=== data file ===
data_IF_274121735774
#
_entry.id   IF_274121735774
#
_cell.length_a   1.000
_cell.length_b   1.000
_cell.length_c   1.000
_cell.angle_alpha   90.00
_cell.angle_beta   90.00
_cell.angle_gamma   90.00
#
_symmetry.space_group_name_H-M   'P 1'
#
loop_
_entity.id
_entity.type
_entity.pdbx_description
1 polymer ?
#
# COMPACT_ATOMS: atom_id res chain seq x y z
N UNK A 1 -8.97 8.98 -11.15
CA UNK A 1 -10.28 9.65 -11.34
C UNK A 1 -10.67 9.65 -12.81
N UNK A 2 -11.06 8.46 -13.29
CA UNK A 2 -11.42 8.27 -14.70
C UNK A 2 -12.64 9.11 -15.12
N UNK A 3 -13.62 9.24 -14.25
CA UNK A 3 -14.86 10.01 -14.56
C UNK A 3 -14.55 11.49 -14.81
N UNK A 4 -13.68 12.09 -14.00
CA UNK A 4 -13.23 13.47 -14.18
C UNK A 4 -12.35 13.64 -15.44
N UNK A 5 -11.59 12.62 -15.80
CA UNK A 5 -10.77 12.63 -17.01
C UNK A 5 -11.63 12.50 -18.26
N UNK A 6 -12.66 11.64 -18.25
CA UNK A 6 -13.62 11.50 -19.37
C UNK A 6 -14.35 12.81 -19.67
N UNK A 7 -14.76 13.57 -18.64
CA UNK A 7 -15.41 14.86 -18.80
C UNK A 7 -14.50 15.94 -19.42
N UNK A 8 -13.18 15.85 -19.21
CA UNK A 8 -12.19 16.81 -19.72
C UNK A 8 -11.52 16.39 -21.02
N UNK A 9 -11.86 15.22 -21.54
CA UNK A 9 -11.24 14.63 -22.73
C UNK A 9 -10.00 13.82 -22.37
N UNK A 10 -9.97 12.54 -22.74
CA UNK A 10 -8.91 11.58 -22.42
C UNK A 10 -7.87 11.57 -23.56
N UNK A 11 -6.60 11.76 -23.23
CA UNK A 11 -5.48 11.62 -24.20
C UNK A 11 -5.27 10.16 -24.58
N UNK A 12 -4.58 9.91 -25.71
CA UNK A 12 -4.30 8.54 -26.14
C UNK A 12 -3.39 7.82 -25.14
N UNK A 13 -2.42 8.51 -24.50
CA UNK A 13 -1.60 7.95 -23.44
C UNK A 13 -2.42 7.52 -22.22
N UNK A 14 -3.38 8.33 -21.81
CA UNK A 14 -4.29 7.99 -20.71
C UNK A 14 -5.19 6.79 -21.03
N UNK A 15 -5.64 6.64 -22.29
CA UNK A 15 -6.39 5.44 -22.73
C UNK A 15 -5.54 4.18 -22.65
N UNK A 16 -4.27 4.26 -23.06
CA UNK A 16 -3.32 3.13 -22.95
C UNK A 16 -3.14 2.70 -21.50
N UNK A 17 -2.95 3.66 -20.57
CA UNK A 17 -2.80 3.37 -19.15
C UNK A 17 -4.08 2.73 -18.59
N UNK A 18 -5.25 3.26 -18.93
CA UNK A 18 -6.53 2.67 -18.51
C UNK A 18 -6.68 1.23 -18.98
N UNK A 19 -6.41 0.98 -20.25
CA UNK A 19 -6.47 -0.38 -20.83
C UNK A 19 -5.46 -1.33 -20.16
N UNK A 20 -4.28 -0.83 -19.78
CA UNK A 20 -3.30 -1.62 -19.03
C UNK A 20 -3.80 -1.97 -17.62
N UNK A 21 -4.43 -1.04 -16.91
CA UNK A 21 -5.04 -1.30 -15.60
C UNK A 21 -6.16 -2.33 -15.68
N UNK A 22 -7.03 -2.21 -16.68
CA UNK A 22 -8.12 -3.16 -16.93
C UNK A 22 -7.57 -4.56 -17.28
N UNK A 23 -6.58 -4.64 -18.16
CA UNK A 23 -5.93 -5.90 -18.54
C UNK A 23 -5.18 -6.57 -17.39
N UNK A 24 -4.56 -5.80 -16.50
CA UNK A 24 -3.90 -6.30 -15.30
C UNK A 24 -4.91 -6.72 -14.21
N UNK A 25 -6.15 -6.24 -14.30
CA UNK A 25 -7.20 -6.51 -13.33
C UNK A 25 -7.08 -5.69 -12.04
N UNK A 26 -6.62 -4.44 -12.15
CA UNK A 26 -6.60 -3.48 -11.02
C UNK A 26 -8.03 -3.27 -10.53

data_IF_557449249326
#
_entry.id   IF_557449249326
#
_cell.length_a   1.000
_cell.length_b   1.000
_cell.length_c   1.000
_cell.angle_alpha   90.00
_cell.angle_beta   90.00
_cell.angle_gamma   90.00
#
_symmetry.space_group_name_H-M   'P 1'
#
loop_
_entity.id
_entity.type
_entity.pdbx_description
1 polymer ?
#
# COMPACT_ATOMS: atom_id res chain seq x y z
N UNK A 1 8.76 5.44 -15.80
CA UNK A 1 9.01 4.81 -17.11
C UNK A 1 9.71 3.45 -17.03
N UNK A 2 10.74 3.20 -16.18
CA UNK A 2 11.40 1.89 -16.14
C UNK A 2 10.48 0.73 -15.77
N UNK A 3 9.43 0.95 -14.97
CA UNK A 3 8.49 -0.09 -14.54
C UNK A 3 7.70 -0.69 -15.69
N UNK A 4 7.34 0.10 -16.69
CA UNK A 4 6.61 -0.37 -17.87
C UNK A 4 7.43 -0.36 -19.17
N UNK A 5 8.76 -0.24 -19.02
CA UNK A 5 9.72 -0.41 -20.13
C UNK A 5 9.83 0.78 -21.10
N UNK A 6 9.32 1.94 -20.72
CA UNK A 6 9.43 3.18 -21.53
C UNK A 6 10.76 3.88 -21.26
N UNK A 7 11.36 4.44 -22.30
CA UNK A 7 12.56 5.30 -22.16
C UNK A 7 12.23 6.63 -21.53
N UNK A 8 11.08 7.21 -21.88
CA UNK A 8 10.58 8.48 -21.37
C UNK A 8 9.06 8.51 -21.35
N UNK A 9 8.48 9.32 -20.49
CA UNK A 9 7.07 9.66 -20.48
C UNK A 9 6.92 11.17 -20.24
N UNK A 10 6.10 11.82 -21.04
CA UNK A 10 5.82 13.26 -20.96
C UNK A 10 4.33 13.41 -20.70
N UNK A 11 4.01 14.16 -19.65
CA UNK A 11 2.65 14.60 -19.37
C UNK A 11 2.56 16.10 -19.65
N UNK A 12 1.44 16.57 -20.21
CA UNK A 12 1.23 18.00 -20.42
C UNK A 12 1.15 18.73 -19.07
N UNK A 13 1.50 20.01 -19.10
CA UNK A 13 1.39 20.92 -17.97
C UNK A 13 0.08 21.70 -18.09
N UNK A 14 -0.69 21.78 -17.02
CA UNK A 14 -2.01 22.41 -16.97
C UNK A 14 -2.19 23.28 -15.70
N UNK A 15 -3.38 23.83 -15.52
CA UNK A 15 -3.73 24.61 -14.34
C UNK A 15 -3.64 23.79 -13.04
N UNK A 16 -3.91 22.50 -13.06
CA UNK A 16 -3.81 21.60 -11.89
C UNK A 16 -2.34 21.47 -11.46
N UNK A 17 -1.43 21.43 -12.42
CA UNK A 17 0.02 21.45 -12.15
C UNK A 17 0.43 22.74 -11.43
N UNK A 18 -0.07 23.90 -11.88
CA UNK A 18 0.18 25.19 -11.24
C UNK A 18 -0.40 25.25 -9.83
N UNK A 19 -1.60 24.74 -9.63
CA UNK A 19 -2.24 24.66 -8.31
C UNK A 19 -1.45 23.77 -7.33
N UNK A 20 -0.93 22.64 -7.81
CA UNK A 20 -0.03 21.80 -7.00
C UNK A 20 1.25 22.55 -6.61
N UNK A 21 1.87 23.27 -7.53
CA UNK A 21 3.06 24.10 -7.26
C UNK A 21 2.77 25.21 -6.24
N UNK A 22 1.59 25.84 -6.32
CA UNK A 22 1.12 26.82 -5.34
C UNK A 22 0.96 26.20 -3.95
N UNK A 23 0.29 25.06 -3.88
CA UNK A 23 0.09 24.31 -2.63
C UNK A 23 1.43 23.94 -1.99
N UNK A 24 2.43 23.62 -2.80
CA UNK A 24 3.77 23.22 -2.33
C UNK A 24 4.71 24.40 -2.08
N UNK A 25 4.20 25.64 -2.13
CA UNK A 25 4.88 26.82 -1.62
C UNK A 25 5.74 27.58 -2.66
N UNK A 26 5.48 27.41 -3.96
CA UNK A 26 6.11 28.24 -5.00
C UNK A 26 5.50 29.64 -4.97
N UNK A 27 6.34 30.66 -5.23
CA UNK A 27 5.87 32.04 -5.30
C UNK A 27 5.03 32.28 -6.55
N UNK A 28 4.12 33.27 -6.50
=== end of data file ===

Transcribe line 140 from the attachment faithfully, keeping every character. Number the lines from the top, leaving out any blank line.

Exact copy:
N UNK A 8 11.08 7.21 -21.88